Boat Renovation People – When you finish this project what do you see yourself doing next?
Tony – Well, boat building is my addiction! But I promised I will take my family to Alaska in this boat! Let´s see what comes first! Anyway, they are free to say “no way you crazy #$%@” Start another big boat….
Boat Renovation People – What made you choose Sam Devlin’s design – was there any other design that nearly made the cut?
Tony – Our initial choice was a little bigger trawler designed by a Brazilian, Roberto Barros. But we had the opportunity to test a few similar boats before, and agreed that 8 knots of speed was not our ideal for travelling and having fun. A bit more of speed would bring more smiles and be safer on what we like, that is long distance cruising. So we downsized a bit because of costs (engine size for example) and looked around for the most beautiful boat that we could find among classic designs. Sam Devlin´s designs are just perfect on both criteria. Oh, and that´s where the Alaska trip idea started too…. We want to show the creation to the creator on the way!
Why Do We Build Boats?
So, I found the Osse families’ journey to create a dreamboat was perhaps similar to mine although mine was notably a slightly less glamorous one. One question I had to ask; what drove Tony and his family to create a boat from scratch when they could have easily bought one? What creates these dreams of boat building that drive us to pour our life and soul into projects- often against all odds?
The fantasy of building or renovating your own boat is something many of us dream of. But why? Is it the draw of the ocean, the thought of escaping the city and living on the water? Or maybe just the challenge of learning new skills?
Personally, I feel one part of the Osse’s story that spoke to me the most was owning a boat to escape the formalities of everyday life. Having lived in two of the most “sort after” cities in the UK; Bristol and Brighton, I still find myself moving to the outskirts. In Brighton, I moved from the busy but picturesque center to a live aboard yacht in Southwick. Most recently I moved from a flat to a boatyard in the middle of nowhere. It’s as close as I can be to the water whilst being surrounded by like-minded boaters. The city is a short train ride away but the peace and tranquillity of the water with the sound of seagulls instead of cars, is enough to keep me here forever.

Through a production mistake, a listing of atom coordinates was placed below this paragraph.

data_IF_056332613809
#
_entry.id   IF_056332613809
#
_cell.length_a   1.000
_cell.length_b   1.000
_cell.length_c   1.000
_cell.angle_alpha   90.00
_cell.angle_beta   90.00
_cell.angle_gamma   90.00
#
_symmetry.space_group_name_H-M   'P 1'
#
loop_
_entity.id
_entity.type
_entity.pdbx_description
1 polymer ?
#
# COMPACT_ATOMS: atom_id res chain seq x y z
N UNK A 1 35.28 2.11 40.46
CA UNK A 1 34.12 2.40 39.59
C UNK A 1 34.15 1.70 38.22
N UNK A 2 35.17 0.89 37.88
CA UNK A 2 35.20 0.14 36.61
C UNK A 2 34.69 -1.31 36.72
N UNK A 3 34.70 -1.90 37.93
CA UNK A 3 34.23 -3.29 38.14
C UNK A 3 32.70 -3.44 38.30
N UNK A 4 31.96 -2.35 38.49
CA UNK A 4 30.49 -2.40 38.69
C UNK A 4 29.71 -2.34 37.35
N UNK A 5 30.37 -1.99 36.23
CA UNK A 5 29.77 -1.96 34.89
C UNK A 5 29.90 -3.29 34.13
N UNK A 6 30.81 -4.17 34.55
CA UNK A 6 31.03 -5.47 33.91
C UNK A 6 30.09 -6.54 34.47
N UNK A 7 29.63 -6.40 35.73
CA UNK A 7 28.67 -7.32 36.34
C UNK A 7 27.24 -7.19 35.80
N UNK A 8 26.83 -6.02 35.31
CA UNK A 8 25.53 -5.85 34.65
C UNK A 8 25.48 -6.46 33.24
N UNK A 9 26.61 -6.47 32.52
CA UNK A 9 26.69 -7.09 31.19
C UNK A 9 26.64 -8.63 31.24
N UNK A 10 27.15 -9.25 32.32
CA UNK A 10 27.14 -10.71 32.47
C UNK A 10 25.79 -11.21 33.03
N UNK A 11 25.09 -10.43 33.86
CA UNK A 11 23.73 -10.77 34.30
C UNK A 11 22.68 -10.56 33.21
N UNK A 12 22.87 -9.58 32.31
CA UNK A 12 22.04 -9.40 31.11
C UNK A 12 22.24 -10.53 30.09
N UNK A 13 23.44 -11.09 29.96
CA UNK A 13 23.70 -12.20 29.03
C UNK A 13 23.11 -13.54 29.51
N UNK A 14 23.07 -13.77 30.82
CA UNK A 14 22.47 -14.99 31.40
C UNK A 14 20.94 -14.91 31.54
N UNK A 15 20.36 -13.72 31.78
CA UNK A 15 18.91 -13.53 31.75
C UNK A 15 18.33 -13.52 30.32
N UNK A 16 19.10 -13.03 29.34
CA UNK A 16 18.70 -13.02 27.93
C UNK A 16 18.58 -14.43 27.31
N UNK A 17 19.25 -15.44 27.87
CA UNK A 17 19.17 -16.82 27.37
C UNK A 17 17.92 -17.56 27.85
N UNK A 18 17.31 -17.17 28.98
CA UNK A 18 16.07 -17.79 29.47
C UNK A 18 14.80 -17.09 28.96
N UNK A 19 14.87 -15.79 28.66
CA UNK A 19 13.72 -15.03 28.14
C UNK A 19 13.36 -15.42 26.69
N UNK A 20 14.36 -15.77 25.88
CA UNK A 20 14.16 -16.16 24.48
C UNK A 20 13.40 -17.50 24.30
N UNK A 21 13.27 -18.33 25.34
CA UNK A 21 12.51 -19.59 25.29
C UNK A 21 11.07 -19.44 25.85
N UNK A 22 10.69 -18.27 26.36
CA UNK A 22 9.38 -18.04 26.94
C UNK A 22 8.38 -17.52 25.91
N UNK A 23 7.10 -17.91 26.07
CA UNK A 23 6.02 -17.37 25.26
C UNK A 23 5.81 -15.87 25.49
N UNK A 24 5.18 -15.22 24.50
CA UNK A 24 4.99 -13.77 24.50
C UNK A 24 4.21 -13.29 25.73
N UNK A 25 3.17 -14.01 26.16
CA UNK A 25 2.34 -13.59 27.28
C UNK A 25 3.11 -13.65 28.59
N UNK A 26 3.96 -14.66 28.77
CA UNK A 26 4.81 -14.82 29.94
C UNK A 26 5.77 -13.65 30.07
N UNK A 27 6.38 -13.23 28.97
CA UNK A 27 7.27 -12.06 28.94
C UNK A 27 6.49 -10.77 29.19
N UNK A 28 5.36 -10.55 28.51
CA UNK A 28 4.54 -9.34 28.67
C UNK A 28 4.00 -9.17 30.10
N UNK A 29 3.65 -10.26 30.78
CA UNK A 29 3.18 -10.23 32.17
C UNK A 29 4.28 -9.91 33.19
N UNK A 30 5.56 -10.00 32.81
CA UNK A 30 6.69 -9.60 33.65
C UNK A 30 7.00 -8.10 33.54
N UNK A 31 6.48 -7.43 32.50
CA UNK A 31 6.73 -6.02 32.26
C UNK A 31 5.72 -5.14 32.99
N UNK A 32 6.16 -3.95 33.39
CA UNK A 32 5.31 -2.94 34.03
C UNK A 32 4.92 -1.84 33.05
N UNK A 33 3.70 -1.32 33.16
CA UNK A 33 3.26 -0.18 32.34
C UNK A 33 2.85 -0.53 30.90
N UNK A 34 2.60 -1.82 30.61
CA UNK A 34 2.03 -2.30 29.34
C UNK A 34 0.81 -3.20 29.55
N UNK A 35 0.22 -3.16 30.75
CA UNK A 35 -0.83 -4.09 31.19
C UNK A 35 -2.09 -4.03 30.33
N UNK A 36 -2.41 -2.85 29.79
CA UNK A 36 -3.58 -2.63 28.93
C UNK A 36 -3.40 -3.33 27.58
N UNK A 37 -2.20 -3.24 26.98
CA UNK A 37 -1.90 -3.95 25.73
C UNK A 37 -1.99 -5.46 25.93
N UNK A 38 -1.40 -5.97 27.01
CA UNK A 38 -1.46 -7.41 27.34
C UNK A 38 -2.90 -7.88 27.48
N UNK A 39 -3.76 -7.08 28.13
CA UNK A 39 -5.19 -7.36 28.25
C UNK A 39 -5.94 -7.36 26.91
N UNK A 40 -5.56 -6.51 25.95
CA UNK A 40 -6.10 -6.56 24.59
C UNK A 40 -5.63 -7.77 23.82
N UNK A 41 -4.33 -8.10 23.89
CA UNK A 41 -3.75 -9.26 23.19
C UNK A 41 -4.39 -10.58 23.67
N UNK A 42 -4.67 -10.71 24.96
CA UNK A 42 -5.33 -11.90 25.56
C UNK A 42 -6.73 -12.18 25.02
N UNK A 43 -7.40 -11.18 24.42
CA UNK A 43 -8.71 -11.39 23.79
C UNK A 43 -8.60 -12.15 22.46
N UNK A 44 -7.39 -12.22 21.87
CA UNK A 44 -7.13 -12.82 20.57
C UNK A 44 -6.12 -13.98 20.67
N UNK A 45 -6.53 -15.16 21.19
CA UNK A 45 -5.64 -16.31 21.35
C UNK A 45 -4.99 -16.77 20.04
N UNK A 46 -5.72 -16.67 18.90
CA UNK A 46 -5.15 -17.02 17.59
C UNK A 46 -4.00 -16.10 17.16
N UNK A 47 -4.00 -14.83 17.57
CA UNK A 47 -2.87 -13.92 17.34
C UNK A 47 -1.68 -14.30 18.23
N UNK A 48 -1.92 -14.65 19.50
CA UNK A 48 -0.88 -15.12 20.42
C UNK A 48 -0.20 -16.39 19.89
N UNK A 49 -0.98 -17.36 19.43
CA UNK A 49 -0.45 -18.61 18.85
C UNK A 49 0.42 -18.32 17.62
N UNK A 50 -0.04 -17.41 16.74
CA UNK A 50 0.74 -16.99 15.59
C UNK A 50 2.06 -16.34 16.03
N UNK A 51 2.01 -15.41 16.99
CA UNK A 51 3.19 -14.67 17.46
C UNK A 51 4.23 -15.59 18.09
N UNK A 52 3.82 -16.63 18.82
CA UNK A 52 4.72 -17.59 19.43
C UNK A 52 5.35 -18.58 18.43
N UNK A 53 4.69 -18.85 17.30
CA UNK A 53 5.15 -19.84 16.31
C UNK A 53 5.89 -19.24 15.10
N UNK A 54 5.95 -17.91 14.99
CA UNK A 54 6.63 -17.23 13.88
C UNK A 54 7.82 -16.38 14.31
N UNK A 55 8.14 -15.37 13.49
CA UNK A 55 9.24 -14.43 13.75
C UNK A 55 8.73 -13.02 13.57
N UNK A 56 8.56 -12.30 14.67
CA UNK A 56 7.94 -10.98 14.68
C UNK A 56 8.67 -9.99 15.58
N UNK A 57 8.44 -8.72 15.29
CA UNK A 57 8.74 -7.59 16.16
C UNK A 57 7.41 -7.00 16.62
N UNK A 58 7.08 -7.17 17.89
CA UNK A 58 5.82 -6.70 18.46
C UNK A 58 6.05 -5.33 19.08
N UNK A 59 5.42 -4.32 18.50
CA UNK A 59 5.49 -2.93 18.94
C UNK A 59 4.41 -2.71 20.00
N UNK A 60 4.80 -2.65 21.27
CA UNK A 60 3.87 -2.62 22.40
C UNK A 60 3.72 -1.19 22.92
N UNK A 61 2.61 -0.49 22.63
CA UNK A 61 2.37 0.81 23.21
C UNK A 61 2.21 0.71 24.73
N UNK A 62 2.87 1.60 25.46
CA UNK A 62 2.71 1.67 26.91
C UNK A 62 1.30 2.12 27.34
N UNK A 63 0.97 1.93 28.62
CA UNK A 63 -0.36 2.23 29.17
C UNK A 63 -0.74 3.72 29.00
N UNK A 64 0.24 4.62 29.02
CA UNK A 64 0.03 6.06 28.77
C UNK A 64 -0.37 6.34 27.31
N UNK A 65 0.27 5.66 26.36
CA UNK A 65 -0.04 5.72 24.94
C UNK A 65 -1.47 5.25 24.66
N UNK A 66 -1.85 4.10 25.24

All Boats Start With Dreams
From a small canoe to a 100ft trawler, someone at some point dreams of creating that boat for an adventure. In fact, next time you look at a boat imagine the thought process behind it, every curve, contour, plank and strand of fiberglass having been well thought out and meticulously planned.
It’s a well-known fact that the boating life, and in particular boat building, comes at a heavy financial cost. Simple mistakes can consume all of your time and money. So why do we continue to put money into something that is not always financially viable? This makes me wonder about my own spending habits; why I moan about paying an extra 30p for a pint of beer in a fancy bar yet happily spend £80 on a tin of specialist paint? It’s as if the boat becomes your new found
It comes as no surprise that people often dream of building floating homes to help them escape the sometimes mundane familiarity of life. But what is it that truly drives us? Is it the sense that one day you can use your boat to escape and explore the seas; is this really what drives us to renovate, restore and build boats? Often against all the odds’, we pour our life and soul into a project that sometimes to others seems like a total waste of time. To me it is the notion that the ocean is the last place, where we can truly relax and synchronize with nature in all it’s finest.
Renovating boats for me has always been about creating a space that caters for all of my needs, without being tied into a mortgage. A boat I can move anywhere in the world yet still have the comforts associated with a home. In a increasingly overpopulated world, where people often find themselves struggling to pay rent, or worse homeless; perhaps it is this ideology that drives us? Can you blame us for dreaming of a better life? A boat builder named Fergal once said to me; “I want to build a life that I don’t need a vacation from” And perhaps it is this mentality that drives us all to create our dreams.